In this particular decision, it was a combined hurricane relief/debt ceiling/three-month budget bill that duly passed the Congress with lots of Democratic votes and rather fewer, and much more grudging Republican ones. The most benign possible explanation is that Trump stumbled across the old Clintonian idea of triangulation as a way of governing by finding a middle course between the extremes of both mainline parties and thus harvesting enough votes to pass legislation, even if true believers feel betrayed. Another way to look at it is simply that Trump really doesn’t care who he tosses aside and that he exists in a political universe where loyalty only goes up to him and not the reverse.
Given the abruptness of this Trumpian switcheroo, his real ignorance of political realities, and his obliviousness to the actual mechanics of governing, this result has left Senate Majority Leader Mitch McConnell and House Speaker Paul Ryan with looks of total incredulity and amazement on their respective faces. “Hey, that’s not what we agreed to with the president, what’s going on here? What party are you a member of?” you could practically read on their physiognomies after the dust had settled.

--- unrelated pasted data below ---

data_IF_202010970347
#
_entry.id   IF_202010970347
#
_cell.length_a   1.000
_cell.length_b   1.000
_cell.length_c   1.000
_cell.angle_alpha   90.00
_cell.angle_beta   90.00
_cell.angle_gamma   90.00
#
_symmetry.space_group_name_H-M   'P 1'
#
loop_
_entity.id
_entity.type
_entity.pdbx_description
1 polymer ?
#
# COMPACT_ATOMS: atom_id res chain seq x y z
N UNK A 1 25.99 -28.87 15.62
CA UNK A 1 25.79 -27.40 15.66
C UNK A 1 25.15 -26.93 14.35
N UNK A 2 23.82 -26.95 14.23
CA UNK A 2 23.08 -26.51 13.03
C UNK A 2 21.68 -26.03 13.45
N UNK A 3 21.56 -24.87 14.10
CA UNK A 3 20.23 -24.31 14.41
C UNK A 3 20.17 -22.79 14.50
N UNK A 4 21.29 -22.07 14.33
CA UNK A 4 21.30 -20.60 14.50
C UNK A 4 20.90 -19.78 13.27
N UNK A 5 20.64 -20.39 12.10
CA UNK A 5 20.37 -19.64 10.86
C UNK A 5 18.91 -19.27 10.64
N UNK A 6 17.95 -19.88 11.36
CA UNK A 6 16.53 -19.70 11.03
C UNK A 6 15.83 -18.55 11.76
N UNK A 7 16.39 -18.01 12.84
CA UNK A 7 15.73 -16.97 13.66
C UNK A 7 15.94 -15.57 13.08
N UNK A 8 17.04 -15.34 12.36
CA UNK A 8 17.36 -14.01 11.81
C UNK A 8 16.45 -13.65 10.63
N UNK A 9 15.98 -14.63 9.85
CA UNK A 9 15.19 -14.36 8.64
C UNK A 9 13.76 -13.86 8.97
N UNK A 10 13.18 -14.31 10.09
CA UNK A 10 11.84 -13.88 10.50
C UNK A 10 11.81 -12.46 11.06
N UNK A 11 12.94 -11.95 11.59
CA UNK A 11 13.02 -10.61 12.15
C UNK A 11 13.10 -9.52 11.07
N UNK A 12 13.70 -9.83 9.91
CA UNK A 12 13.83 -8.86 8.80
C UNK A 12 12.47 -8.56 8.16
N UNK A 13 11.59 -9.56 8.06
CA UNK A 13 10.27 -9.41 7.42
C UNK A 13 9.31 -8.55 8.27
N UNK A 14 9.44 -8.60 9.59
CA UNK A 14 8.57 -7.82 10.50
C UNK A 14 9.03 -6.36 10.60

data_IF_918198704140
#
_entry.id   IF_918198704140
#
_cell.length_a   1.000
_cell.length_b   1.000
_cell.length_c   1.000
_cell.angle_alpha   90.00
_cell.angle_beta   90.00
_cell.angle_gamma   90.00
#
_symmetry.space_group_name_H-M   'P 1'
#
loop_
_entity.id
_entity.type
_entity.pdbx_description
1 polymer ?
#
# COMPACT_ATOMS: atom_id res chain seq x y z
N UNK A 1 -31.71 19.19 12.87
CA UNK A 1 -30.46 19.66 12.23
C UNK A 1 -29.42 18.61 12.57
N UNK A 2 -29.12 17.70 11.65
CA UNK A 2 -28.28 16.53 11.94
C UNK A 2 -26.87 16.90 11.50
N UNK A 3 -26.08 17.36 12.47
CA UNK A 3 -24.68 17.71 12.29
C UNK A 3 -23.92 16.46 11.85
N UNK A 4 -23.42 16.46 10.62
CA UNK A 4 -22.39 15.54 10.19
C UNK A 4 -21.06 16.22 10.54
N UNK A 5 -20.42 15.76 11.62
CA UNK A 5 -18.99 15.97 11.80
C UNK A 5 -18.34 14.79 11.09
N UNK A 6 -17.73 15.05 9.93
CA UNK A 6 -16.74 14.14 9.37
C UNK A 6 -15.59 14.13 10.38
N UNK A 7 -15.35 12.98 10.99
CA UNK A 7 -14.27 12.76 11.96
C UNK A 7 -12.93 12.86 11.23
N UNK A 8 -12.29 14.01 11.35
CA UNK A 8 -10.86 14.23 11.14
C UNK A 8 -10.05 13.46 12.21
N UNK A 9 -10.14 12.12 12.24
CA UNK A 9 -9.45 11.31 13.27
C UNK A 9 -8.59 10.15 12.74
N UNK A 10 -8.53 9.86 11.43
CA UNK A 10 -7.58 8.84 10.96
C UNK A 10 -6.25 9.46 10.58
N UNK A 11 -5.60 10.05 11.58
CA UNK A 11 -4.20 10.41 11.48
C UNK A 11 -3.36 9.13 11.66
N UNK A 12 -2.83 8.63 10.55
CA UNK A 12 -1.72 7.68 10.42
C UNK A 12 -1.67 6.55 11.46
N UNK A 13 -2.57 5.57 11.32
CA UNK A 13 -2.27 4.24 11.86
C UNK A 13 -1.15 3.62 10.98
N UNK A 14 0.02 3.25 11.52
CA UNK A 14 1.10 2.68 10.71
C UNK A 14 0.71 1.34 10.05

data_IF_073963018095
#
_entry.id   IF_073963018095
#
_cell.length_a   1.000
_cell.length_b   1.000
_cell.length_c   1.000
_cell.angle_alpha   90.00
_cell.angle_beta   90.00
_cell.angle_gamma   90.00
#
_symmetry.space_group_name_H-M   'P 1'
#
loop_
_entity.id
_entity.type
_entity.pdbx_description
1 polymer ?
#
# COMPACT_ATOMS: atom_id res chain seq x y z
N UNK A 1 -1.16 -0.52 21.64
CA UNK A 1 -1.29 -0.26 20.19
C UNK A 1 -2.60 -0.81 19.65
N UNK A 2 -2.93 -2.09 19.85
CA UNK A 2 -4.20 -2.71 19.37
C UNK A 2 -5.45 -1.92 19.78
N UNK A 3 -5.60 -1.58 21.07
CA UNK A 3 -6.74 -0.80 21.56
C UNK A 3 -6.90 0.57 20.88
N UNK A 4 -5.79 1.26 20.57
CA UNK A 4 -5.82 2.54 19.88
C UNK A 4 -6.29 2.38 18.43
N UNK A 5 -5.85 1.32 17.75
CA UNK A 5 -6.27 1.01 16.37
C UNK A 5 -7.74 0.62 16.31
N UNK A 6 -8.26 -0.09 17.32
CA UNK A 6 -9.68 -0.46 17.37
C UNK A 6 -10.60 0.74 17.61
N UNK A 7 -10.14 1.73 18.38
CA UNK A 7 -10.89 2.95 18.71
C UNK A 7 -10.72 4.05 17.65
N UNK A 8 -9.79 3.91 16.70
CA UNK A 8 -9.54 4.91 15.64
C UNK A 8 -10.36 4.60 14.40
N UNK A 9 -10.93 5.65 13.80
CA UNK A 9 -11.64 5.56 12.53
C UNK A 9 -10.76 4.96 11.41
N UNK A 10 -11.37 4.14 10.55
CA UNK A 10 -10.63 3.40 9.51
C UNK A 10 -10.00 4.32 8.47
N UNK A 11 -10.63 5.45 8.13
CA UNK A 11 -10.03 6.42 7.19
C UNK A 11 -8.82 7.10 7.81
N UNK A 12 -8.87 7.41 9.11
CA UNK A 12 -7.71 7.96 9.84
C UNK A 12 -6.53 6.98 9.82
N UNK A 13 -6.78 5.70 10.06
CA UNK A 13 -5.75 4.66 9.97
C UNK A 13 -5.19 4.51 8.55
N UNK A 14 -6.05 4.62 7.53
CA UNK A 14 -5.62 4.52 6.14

As if to point out just how bizarre this was, ex-Wall Street Journal reporter Neil King tweeted after the congressional action, “Ran into John Boehner at Trattoria Alberto, his DC hang out. ‘The nation needs you.’ ‘Oh God no,’ he said, radiantly sipping his merlot.” One can only imagine how Boehner feels to be out of this snake pit, now that he is no longer House speaker.
Or, as Seung Min Kim and Kyle Cheney described all this in an article in Politico,
“President Donald Trump’s flirtations with Democrats and fixation on divisive campaign promises have paved the way for hazardous, rolling deadlines over the next six months on spending, the debt ceiling and immigration.
“The debt and spending bill approved by Capitol Hill on Friday averted imminent fiscal disaster, but it’s added more misery for a Republican Party whose agenda has floundered even with unified control of Washington for the first time in a decade. It’s also given Democrats significant leverage to imperil tax reform, the GOP’s best hope at a major legislative victory.
“Rather than dictating the agenda of Capitol Hill, Republican lawmakers oftentimes find themselves at the whims of a capricious White House, Democrats in the minority and a calendar that’s getting increasingly packed ahead of campaign season next spring. [There are fewer than 50 days left in the 2017 legislative calendar and no rewrite of the tax code is going to happen in time.] Speaker Paul Ryan predicted in January that tax reform, Obamacare repeal and a border wall would all be done by now. Instead, Obamacare repeal may be completely dead at month’s end, there are just broad strokes on tax reform and many Republicans oppose the border wall being pushed by their own president.”